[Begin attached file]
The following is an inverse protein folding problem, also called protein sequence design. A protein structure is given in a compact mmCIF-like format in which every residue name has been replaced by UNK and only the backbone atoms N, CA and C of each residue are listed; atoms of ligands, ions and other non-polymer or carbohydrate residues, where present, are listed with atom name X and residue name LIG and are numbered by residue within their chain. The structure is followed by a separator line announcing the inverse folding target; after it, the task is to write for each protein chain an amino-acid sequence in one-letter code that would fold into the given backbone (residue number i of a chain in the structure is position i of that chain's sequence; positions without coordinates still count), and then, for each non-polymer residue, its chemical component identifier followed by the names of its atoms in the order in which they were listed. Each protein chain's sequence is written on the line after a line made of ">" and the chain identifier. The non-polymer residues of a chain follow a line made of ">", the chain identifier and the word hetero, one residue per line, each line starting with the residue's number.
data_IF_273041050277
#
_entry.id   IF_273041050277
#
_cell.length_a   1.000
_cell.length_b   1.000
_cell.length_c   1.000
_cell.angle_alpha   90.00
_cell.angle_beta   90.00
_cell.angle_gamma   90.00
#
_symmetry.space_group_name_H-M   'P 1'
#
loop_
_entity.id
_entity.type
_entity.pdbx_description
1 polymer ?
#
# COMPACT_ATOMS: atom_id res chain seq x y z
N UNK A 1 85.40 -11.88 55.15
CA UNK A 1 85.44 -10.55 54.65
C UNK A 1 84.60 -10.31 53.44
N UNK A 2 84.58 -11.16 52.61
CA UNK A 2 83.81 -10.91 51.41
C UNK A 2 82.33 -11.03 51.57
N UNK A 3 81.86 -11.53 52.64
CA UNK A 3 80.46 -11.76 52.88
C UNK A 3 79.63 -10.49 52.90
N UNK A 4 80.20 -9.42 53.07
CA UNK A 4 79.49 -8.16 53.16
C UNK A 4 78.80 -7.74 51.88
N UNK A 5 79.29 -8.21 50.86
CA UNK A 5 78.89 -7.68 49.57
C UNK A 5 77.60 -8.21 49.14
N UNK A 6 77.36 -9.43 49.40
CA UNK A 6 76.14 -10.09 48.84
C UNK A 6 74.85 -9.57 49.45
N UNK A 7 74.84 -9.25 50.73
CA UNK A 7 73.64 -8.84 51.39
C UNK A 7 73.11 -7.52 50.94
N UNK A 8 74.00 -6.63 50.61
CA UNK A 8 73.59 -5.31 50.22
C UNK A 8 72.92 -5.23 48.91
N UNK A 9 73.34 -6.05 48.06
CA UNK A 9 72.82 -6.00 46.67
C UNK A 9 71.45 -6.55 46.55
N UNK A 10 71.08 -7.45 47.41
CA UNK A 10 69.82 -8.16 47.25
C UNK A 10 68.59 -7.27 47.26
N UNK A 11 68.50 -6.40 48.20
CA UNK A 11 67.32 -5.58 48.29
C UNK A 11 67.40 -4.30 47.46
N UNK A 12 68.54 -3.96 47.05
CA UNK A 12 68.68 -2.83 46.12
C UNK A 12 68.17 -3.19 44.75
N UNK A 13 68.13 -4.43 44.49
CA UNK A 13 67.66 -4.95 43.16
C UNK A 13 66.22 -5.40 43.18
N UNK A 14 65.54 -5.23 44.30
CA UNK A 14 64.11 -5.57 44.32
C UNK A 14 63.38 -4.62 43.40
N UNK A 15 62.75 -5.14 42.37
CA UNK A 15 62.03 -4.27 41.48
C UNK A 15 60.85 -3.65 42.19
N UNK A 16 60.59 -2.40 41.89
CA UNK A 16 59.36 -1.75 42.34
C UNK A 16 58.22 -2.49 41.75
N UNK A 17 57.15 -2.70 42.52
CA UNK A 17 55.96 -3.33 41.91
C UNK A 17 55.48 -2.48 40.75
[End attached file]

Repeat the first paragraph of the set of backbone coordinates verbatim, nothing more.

The following is an inverse protein folding problem, also called protein sequence design. A protein structure is given in a compact mmCIF-like format in which every residue name has been replaced by UNK and only the backbone atoms N, CA and C of each residue are listed; atoms of ligands, ions and other non-polymer or carbohydrate residues, where present, are listed with atom name X and residue name LIG and are numbered by residue within their chain. The structure is followed by a separator line announcing the inverse folding target; after it, the task is to write for each protein chain an amino-acid sequence in one-letter code that would fold into the given backbone (residue number i of a chain in the structure is position i of that chain's sequence; positions without coordinates still count), and then, for each non-polymer residue, its chemical component identifier followed by the names of its atoms in the order in which they were listed. Each protein chain's sequence is written on the line after a line made of ">" and the chain identifier. The non-polymer residues of a chain follow a line made of ">", the chain identifier and the word hetero, one residue per line, each line starting with the residue's number.